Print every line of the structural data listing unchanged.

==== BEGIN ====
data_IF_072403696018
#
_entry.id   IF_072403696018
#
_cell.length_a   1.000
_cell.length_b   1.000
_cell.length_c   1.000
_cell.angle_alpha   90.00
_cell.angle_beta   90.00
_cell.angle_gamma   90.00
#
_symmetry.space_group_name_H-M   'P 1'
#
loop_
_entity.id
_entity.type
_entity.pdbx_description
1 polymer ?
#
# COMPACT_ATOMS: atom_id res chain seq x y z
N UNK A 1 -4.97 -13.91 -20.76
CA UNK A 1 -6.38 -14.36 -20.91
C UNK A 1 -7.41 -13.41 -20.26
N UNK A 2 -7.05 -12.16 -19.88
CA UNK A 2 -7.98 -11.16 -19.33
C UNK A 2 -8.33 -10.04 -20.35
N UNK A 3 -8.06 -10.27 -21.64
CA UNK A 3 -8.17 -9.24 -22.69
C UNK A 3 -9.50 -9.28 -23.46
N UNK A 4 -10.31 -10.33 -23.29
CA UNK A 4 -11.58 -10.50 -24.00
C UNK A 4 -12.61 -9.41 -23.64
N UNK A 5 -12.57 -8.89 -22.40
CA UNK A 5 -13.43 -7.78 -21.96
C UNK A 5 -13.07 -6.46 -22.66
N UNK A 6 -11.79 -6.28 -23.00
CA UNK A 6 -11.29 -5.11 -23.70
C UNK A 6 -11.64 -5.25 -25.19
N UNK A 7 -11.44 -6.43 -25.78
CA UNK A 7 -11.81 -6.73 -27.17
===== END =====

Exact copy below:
data_IF_072403696018
#
_entry.id   IF_072403696018
#
_cell.length_a   1.000
_cell.length_b   1.000
_cell.length_c   1.000
_cell.angle_alpha   90.00
_cell.angle_beta   90.00
_cell.angle_gamma   90.00
#
_symmetry.space_group_name_H-M   'P 1'
#
loop_
_entity.id
_entity.type
_entity.pdbx_description
1 polymer ?
#
# COMPACT_ATOMS: atom_id res chain seq x y z
N UNK A 1 -4.97 -13.91 -20.76
CA UNK A 1 -6.38 -14.36 -20.91
C UNK A 1 -7.41 -13.41 -20.26
N UNK A 2 -7.05 -12.16 -19.88
CA UNK A 2 -7.98 -11.16 -19.33
C UNK A 2 -8.33 -10.04 -20.35
N UNK A 3 -8.06 -10.27 -21.64
CA UNK A 3 -8.17 -9.24 -22.69
C UNK A 3 -9.50 -9.28 -23.46
N UNK A 4 -10.31 -10.33 -23.29
CA UNK A 4 -11.58 -10.50 -24.00
C UNK A 4 -12.61 -9.41 -23.64
N UNK A 5 -12.57 -8.89 -22.40
CA UNK A 5 -13.43 -7.78 -21.96
C UNK A 5 -13.07 -6.46 -22.66
N UNK A 6 -11.79 -6.28 -23.00
CA UNK A 6 -11.29 -5.11 -23.70
C UNK A 6 -11.64 -5.25 -25.19
N UNK A 7 -11.44 -6.43 -25.78
CA UNK A 7 -11.81 -6.73 -27.17